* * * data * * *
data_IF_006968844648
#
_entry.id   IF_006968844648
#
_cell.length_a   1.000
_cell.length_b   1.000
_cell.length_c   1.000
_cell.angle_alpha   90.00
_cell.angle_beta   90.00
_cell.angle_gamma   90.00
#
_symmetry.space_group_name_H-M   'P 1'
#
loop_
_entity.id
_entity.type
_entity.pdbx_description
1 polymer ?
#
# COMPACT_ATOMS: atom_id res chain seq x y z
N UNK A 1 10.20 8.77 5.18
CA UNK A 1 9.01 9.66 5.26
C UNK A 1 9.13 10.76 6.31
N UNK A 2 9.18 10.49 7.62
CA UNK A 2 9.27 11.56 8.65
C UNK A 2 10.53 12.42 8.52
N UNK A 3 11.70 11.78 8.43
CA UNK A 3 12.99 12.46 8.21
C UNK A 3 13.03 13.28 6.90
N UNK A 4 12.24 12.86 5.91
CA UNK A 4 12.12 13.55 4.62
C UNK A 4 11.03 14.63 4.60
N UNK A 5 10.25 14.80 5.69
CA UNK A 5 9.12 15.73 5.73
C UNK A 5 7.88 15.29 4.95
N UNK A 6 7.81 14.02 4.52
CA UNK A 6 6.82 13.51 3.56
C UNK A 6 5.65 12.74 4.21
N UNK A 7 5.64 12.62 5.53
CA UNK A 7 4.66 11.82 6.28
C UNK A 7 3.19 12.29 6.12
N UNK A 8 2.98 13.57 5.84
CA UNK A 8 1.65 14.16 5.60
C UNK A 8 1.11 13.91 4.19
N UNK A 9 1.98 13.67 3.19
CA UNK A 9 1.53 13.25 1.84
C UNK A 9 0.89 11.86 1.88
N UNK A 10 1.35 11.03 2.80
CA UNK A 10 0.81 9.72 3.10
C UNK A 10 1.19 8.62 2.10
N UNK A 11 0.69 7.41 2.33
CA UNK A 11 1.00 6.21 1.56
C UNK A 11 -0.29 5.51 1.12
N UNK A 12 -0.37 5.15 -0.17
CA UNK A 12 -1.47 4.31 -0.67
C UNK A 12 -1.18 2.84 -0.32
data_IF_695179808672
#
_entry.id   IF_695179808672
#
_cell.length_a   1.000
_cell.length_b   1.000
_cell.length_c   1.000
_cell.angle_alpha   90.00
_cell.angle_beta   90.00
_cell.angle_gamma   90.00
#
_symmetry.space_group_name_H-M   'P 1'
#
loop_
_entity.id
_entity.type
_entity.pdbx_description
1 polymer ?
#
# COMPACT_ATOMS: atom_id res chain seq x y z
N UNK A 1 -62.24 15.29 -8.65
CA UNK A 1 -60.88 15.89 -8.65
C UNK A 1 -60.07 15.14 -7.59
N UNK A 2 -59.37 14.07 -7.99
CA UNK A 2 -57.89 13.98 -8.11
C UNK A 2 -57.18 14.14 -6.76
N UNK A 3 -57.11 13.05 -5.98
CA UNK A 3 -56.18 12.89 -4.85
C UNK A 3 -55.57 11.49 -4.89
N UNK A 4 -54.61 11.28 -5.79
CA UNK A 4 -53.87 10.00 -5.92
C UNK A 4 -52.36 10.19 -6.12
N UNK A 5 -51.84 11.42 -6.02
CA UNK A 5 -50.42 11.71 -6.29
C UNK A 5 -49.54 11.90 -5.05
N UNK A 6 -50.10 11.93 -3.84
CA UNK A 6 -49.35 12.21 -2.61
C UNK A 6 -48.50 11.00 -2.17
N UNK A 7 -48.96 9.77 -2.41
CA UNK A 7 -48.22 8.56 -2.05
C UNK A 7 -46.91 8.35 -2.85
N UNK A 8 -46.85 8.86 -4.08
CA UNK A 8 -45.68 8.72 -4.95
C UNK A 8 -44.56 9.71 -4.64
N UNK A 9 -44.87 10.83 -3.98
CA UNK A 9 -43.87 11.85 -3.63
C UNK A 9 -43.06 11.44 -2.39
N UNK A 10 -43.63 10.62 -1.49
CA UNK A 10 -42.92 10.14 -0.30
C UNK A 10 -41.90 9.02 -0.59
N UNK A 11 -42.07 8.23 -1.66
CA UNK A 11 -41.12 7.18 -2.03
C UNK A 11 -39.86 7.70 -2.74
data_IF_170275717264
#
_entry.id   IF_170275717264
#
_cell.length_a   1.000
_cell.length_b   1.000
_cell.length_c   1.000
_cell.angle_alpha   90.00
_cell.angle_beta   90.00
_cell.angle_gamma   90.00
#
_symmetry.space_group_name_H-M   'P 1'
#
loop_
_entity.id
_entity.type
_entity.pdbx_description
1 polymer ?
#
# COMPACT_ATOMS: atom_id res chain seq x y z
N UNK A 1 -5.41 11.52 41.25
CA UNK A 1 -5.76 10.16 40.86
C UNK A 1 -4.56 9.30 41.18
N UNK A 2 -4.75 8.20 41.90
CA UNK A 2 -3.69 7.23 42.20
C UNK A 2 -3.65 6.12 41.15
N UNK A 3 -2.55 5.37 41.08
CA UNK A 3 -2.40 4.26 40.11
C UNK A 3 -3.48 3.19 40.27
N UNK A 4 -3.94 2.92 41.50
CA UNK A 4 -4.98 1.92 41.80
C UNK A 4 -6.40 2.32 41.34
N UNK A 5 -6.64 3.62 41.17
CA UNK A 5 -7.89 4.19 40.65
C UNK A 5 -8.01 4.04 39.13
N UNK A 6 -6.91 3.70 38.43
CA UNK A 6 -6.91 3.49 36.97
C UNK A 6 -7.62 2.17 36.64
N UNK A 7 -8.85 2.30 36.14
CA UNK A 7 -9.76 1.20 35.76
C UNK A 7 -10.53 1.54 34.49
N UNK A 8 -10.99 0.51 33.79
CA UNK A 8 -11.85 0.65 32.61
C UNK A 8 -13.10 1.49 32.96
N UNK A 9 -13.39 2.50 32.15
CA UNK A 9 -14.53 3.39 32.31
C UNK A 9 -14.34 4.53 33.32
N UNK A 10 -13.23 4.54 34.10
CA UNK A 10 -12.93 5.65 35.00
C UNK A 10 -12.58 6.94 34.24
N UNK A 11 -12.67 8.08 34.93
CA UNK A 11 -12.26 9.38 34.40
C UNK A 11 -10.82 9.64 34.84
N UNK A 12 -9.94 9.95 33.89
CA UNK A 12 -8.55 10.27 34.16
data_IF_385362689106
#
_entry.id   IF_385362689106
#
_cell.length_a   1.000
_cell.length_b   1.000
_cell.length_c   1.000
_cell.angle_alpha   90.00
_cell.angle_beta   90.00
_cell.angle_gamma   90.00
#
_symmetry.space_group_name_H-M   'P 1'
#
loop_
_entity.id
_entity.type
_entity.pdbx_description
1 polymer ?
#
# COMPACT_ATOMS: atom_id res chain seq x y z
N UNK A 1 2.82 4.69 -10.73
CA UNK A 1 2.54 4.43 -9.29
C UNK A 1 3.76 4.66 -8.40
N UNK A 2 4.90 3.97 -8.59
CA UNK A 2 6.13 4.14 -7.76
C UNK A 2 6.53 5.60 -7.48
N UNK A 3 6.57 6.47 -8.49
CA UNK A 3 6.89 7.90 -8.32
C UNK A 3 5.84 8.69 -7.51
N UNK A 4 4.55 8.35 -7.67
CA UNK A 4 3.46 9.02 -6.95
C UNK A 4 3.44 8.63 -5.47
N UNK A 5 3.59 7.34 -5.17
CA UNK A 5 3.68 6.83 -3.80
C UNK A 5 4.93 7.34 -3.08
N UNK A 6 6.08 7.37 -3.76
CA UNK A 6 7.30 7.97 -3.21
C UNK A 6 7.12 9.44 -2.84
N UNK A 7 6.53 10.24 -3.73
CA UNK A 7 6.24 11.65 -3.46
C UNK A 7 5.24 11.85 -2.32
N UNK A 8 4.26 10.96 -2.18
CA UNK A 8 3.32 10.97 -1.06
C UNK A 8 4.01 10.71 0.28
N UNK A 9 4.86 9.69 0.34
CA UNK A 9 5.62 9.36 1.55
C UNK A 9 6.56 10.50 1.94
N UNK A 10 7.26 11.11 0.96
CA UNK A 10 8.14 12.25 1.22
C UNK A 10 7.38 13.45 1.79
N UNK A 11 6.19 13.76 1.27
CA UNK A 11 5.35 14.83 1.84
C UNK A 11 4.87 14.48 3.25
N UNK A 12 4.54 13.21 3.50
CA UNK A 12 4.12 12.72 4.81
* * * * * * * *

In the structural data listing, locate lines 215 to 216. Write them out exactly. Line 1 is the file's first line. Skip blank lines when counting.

N UNK A 11 6.19 13.76 1.27
CA UNK A 11 5.35 14.83 1.84